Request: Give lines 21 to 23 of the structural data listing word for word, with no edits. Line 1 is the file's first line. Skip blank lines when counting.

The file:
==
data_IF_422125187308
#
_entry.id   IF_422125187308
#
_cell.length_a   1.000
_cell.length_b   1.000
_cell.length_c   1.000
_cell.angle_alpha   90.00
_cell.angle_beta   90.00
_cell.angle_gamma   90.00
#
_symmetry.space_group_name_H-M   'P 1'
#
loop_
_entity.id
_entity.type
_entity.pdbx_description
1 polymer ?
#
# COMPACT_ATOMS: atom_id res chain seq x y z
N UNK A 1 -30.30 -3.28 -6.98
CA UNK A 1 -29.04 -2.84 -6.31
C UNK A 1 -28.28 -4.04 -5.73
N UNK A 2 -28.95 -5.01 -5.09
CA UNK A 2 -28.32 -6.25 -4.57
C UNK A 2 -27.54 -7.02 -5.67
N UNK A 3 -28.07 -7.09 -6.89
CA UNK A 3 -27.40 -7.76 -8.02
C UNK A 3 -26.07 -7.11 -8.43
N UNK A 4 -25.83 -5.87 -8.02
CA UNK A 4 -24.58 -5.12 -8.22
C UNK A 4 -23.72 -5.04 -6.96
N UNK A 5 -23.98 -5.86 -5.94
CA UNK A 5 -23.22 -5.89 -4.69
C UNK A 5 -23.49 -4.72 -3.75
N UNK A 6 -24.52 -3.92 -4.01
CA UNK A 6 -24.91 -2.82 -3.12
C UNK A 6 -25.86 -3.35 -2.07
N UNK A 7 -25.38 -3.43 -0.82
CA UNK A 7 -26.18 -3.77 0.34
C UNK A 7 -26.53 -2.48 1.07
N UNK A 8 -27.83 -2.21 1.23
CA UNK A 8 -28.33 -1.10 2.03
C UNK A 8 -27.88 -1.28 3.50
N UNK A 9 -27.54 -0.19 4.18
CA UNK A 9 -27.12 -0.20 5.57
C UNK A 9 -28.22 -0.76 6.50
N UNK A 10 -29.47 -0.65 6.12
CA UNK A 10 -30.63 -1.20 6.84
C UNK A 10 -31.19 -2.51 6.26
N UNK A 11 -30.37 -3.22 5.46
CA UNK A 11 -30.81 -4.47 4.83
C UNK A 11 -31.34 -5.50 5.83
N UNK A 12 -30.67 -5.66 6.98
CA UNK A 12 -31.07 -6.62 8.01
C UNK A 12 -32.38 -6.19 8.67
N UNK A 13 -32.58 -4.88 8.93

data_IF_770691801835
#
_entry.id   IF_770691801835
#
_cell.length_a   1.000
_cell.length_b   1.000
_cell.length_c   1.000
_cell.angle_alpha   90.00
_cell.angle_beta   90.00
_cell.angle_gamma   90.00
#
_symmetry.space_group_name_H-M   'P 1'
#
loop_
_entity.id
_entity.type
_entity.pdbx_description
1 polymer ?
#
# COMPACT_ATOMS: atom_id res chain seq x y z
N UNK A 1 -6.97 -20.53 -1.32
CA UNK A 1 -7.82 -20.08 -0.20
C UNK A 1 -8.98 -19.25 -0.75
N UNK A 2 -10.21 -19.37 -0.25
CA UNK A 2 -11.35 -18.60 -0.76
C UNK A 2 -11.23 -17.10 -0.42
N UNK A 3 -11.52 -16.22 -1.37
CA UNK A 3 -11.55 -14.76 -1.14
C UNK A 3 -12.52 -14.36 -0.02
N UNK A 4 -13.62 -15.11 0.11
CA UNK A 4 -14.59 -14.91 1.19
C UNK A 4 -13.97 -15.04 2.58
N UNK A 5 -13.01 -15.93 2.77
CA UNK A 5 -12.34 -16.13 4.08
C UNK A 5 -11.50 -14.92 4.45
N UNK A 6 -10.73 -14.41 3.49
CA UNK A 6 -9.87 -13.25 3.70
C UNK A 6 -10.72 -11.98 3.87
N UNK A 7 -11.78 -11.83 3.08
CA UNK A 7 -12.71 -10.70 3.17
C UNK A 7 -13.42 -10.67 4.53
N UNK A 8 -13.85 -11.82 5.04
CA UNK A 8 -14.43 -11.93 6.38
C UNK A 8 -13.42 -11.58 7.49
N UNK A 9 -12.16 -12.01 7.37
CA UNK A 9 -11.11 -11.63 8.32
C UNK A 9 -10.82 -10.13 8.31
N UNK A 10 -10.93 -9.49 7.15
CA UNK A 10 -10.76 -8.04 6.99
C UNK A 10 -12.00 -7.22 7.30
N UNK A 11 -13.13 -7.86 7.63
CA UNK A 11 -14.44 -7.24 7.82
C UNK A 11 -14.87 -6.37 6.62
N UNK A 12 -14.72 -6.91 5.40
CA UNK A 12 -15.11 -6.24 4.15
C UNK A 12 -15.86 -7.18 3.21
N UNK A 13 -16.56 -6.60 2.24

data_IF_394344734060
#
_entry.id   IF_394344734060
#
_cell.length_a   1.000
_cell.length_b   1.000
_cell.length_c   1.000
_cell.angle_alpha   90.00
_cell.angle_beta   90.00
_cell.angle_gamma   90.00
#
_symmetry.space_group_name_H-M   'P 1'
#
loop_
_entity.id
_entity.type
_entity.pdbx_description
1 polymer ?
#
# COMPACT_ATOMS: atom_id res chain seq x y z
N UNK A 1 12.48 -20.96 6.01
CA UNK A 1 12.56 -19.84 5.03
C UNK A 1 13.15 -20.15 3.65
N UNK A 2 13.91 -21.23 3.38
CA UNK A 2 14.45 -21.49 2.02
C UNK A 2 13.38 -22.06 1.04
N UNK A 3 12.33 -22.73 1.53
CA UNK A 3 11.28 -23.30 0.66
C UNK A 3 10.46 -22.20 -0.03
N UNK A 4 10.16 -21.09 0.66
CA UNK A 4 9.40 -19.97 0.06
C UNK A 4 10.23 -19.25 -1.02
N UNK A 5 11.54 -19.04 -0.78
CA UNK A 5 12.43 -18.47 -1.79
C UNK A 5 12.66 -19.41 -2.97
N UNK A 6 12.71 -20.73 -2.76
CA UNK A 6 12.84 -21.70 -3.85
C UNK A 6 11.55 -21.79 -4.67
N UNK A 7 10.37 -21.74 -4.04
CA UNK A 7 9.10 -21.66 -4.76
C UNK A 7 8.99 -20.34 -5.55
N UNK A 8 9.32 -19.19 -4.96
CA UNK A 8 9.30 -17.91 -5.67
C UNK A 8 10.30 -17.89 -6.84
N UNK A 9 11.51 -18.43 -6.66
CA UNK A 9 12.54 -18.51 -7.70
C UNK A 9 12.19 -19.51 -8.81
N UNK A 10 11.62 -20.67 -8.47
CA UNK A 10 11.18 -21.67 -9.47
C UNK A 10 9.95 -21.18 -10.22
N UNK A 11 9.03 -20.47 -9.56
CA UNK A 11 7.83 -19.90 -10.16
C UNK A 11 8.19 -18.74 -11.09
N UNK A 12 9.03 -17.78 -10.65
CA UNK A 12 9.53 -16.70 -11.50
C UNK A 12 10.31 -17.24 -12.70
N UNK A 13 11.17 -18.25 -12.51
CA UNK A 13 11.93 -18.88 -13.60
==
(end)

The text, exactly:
N UNK A 1 -30.30 -3.28 -6.98
CA UNK A 1 -29.04 -2.84 -6.31
C UNK A 1 -28.28 -4.04 -5.73